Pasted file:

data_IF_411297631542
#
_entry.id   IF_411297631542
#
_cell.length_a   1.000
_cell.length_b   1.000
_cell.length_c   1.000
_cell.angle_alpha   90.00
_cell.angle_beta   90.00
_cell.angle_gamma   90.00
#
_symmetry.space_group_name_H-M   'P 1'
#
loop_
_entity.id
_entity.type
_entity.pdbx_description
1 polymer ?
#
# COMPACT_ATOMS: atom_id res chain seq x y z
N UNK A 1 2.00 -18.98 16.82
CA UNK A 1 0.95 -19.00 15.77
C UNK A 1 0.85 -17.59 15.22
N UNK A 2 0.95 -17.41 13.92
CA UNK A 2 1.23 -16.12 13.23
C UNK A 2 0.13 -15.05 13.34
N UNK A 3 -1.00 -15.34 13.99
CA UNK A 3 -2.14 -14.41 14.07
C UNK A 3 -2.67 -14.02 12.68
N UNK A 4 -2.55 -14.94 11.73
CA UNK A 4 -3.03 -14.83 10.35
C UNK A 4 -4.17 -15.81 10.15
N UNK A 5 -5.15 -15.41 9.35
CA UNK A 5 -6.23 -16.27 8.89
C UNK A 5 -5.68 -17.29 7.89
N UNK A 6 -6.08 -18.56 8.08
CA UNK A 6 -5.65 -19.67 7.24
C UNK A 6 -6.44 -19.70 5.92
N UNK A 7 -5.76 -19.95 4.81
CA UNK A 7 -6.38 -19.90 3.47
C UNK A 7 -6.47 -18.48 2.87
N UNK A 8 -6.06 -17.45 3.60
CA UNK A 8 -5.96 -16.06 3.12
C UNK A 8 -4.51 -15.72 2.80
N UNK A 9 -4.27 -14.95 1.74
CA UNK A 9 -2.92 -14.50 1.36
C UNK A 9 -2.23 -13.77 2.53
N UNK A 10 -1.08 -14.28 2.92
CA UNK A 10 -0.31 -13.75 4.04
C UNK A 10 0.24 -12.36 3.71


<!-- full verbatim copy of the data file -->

data_IF_411297631542
#
_entry.id   IF_411297631542
#
_cell.length_a   1.000
_cell.length_b   1.000
_cell.length_c   1.000
_cell.angle_alpha   90.00
_cell.angle_beta   90.00
_cell.angle_gamma   90.00
#
_symmetry.space_group_name_H-M   'P 1'
#
loop_
_entity.id
_entity.type
_entity.pdbx_description
1 polymer ?
#
# COMPACT_ATOMS: atom_id res chain seq x y z
N UNK A 1 2.00 -18.98 16.82
CA UNK A 1 0.95 -19.00 15.77
C UNK A 1 0.85 -17.59 15.22
N UNK A 2 0.95 -17.41 13.92
CA UNK A 2 1.23 -16.12 13.23
C UNK A 2 0.13 -15.05 13.34
N UNK A 3 -1.00 -15.34 13.99
CA UNK A 3 -2.14 -14.41 14.07
C UNK A 3 -2.67 -14.02 12.68
N UNK A 4 -2.55 -14.94 11.73
CA UNK A 4 -3.03 -14.83 10.35
C UNK A 4 -4.17 -15.81 10.15
N UNK A 5 -5.15 -15.41 9.35
CA UNK A 5 -6.23 -16.27 8.89
C UNK A 5 -5.68 -17.29 7.89
N UNK A 6 -6.08 -18.56 8.08
CA UNK A 6 -5.65 -19.67 7.24
C UNK A 6 -6.44 -19.70 5.92
N UNK A 7 -5.76 -19.95 4.81
CA UNK A 7 -6.38 -19.90 3.47
C UNK A 7 -6.47 -18.48 2.87
N UNK A 8 -6.06 -17.45 3.60
CA UNK A 8 -5.96 -16.06 3.12
C UNK A 8 -4.51 -15.72 2.80
N UNK A 9 -4.27 -14.95 1.74
CA UNK A 9 -2.92 -14.50 1.36
C UNK A 9 -2.23 -13.77 2.53
N UNK A 10 -1.08 -14.28 2.92
CA UNK A 10 -0.31 -13.75 4.04
C UNK A 10 0.24 -12.36 3.71